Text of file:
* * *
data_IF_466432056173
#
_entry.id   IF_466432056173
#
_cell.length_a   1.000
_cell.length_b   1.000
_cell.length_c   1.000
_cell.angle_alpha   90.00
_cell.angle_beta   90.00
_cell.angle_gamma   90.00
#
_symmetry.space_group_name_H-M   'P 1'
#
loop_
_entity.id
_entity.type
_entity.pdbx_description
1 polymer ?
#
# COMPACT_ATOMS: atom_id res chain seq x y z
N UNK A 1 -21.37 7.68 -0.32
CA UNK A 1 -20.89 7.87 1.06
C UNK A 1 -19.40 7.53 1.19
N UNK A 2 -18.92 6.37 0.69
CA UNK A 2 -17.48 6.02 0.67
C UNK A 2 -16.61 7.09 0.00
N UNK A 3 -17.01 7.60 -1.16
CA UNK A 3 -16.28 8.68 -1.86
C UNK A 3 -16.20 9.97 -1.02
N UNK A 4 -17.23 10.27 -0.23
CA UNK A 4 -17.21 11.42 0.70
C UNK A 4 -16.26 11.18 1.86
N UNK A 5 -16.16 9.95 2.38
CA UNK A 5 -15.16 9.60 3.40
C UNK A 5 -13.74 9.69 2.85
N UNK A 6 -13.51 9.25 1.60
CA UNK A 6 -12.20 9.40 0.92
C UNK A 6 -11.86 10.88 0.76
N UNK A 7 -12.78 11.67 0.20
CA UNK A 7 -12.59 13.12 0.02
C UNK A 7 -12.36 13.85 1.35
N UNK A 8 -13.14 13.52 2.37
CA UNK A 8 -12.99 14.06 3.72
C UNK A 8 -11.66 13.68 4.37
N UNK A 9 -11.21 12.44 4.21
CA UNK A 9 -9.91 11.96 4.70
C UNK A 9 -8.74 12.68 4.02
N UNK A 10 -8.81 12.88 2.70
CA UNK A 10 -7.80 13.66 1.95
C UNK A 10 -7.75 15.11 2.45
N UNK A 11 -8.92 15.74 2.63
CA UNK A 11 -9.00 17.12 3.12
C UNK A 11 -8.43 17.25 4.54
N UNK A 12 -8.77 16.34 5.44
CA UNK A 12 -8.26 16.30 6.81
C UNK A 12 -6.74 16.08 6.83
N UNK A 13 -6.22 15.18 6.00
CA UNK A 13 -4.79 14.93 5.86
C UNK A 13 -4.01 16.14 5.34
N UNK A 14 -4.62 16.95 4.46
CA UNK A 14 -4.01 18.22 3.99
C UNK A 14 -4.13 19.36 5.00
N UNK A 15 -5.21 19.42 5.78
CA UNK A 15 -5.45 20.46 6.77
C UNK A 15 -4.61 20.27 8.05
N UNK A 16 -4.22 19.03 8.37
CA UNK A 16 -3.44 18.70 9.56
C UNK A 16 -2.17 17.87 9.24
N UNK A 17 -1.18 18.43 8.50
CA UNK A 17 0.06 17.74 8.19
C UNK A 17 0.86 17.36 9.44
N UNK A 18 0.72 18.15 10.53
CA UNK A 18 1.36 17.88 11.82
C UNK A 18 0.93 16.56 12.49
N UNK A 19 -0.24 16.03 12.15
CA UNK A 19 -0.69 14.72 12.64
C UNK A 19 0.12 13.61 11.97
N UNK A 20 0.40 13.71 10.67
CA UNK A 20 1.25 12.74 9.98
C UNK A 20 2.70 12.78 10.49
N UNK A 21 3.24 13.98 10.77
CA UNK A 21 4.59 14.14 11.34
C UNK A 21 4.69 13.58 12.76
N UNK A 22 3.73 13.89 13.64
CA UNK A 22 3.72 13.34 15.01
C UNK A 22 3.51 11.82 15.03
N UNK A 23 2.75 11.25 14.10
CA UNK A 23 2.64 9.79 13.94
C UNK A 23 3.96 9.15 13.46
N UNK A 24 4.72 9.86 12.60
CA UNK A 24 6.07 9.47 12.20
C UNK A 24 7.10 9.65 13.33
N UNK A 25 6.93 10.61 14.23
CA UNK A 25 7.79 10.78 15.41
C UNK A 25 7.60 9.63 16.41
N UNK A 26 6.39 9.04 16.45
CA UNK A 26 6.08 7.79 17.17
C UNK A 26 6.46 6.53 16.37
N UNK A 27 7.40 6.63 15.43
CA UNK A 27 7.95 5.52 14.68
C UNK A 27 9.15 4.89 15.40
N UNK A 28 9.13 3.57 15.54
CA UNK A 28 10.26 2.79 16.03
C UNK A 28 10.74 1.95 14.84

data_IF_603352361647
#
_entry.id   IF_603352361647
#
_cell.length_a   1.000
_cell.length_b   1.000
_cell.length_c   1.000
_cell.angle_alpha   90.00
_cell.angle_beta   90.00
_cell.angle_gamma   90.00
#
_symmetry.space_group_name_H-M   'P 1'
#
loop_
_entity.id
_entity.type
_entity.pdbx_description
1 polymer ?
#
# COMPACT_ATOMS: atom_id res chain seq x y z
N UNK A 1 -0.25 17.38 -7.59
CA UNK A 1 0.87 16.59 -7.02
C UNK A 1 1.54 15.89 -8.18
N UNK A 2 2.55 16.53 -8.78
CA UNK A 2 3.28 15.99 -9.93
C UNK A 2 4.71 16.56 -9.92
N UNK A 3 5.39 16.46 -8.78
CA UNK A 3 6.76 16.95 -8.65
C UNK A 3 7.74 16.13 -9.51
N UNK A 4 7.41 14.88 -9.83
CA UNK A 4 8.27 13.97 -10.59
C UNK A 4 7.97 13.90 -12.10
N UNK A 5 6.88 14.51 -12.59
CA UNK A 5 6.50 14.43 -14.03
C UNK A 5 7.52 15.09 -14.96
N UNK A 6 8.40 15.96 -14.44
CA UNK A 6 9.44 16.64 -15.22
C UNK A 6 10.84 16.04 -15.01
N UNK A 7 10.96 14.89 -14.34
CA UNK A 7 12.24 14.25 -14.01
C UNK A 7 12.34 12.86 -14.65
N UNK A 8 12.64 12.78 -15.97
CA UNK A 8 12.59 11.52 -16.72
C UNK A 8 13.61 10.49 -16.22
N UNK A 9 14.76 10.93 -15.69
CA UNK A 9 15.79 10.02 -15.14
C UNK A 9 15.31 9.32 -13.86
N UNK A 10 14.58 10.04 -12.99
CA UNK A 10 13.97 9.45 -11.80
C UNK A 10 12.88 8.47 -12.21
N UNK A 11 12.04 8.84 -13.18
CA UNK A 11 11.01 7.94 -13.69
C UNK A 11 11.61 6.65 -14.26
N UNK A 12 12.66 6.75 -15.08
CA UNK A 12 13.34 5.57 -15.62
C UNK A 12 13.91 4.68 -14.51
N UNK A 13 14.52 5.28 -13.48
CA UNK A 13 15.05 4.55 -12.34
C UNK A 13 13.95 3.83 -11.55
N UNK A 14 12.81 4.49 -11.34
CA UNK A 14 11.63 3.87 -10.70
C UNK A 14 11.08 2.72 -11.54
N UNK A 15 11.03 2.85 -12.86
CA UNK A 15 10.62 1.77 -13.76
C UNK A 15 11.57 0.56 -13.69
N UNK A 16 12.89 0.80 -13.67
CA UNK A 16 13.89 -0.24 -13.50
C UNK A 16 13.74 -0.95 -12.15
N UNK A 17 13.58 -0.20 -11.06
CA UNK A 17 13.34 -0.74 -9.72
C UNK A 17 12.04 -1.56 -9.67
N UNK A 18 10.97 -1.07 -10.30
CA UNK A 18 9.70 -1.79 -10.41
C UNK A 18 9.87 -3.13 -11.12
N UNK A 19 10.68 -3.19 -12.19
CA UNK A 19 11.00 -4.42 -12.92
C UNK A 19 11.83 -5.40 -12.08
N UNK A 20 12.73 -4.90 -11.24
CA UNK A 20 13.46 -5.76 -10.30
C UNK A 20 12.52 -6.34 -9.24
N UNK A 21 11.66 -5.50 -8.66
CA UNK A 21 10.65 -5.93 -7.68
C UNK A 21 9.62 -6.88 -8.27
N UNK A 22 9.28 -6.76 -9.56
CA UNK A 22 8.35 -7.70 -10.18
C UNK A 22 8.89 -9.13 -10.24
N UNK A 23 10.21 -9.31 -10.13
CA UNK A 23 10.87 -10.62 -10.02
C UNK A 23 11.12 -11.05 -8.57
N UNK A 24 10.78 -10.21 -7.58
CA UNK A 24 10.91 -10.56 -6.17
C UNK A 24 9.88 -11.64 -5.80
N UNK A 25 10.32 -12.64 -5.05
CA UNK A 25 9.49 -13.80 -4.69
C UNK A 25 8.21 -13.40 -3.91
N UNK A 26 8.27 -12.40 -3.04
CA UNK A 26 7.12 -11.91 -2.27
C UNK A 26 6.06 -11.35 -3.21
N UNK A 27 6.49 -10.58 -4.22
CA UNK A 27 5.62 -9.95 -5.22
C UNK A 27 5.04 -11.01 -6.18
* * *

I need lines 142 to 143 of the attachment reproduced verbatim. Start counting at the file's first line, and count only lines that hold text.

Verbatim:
C UNK A 6 10.84 16.04 -15.01
N UNK A 7 10.96 14.89 -14.34